The second Japanese Home-Cooking class contained introductions to even more Japanese ingredients that I had never heard of. We started with miso soup with little beech mushrooms, and then began prepping the salads and the main course of mackerel, nimono and rice.
Polished white rice (uruchi mai), the most common rice in Japan, was the side dish. It must be rinsed several times with a scrubbing motion to ‘polish’ it and remove the excess starch. The rinse water will be milky white for the first few rinses but will eventually become clear. Add 1 1/4 cup water to 1 cup rice in a pot with a tight-fitting lid, and cook for about 30 minutes, resulting in a fairly ‘sticky’ rice.
Gomaae: sesame-dressed salad. Spinach is commonly used for gomaae in North America, but in Japan everything from greens to fish and meats are used. For our gomaae Hana chose asparagus, chopped into 1 1/2 inch pieces and boiled for 3 minutes, together with cherry tomatoes cut in half. The dressing has several variations but all versions contain ground sesame seeds, sugar and soy sauce. Sometimes sesame oil is added although not always. I love sesame seeds so I really liked this salad. Hana’s recipe for gomaae (sesame seed dressing) on her blog: http://letsforking.wordpress.com/2010/10/24/spinach-gomaae/
The other salad, ‘onion and jako’, was… interesting. It reminded me of the first time I tried seaweed. Then I wasn’t so sure about it, but now I go out of my way to get seaweed-wrapped treats. The first step to making the salad is to soak paper thin slices of white onion to reduce any onion flavour, similar to the daikon radish prep in the previous class. I actually like the pungent flavours of both white onions and daikon, and am not really sure I like these wishy-washy versions. I suppose they had to be made more delicate in order to taste the jako that was tossed in with them. Jako are baby sardines, teeny tiny little translucent things.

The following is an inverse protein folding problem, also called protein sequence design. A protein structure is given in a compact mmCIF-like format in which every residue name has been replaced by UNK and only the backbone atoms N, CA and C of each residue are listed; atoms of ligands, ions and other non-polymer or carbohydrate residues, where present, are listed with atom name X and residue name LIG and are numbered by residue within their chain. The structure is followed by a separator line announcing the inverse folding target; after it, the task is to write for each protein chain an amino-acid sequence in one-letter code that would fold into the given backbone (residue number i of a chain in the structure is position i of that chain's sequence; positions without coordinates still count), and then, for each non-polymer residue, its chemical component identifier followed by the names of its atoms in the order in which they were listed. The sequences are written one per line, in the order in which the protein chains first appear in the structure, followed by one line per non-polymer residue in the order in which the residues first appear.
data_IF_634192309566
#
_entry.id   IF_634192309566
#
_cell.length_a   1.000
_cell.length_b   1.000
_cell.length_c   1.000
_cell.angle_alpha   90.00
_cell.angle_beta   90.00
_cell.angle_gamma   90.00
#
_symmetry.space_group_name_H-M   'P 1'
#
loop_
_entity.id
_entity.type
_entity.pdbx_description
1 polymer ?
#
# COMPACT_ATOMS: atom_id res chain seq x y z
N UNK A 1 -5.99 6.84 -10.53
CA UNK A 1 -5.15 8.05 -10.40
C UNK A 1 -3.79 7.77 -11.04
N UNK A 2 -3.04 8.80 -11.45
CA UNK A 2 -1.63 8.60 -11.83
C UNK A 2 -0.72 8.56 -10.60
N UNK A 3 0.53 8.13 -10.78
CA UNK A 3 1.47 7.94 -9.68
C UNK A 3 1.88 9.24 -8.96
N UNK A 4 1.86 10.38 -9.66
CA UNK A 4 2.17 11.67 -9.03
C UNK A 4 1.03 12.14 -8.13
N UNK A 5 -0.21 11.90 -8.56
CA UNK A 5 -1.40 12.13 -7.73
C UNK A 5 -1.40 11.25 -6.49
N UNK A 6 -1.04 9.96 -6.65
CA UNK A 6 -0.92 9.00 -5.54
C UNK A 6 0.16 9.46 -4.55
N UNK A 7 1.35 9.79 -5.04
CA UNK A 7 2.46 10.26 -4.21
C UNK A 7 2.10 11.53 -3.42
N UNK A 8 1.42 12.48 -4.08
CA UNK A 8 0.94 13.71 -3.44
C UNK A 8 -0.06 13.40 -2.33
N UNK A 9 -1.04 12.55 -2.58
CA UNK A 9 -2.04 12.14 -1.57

The salad was drizzled with Ponzu and pinkish bonito fish flakes were piled on top giving the dish faintly fishy taste. Ponzu sauce: this I love; it is the main ingredient in the gyoza dipping sauce and I’ve always wondered what they used for that. The first character on the label is Chinese and means: ‘ taste, smell, experience; delicacy‘, which just about says it all.
Nimono – ‘things’ simmered in a dashi, water, soy sauce, sugar and mirin sauce. The ‘things’ we simmered were carrots, a weird yam gelatin and bamboo shoots. Potato and thin-sliced beef are popular in Japan. The bamboo shoot was time-consuming to clean; the centre of the shoot containing delicate ‘gills’ with a white grit that had to be removed – the final result was very tasty and I’d make that again. Eek! just saw the price! I think I’d substitute a tin of hearts of palm: cheaper, easier and with virtually the same light vinegar tang.
The main dish was mackerel fried in miso. Mackerel is an oily ‘fishy’ fish; the miso paste complements it nicely. Each piece of mackerel is scored with a large ‘X’ to allow the flavour of the miso to penetrate. We learned an interesting method of cooking using parchment paper, and one of the students said that once she discovered parchment paper she stopped using tin foil altogether.
Although desserts are rarely served in Japan they are pretty popular in the west, and Hana had a surprise dessert for us: green tea ice cream sprinkled with the nutty flavoured roasted soy bean flour.
Gallery of images from my Japanese Home-Cooking Class, offered by UBC Continuing Studies and taught by Hana Dethlefsen. Hana has her own blog with lots of Japanese recipes and restaurant reviews at: http://letsforking.wordpress.com/